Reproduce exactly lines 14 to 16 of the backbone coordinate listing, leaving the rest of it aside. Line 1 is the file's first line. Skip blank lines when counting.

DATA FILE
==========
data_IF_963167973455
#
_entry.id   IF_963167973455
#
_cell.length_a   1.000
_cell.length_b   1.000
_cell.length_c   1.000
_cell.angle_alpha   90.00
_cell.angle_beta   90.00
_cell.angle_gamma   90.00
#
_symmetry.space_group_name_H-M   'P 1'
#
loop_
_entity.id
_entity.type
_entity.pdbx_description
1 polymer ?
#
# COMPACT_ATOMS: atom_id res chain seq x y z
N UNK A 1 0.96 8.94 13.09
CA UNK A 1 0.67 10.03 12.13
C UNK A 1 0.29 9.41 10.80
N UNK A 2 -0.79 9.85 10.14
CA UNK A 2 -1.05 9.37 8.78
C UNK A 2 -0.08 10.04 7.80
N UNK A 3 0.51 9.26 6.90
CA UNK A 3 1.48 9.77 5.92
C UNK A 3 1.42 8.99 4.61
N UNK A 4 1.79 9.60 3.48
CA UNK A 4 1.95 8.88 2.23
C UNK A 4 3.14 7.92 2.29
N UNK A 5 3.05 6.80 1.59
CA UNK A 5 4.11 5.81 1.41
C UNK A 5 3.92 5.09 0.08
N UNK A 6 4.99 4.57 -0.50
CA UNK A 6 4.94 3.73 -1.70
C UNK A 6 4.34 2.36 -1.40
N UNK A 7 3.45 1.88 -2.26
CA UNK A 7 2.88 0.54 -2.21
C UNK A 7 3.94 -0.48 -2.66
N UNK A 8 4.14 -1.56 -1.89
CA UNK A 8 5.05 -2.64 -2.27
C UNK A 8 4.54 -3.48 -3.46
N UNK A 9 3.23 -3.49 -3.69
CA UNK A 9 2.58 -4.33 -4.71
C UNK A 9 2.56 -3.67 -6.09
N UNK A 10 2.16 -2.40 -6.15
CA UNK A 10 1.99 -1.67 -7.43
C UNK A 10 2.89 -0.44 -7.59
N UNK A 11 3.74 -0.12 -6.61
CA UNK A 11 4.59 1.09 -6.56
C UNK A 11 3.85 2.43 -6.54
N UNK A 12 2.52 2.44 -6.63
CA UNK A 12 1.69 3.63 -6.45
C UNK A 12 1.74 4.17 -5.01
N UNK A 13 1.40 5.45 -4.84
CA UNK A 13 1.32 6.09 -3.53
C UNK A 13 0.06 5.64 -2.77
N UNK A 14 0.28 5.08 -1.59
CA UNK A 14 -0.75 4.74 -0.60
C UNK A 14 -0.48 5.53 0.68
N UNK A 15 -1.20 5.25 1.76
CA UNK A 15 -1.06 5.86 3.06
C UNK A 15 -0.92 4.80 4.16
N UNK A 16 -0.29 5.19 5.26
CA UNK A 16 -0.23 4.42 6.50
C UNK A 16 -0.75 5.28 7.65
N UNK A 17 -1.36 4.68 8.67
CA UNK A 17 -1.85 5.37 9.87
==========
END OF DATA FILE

loop_
_entity.id
_entity.type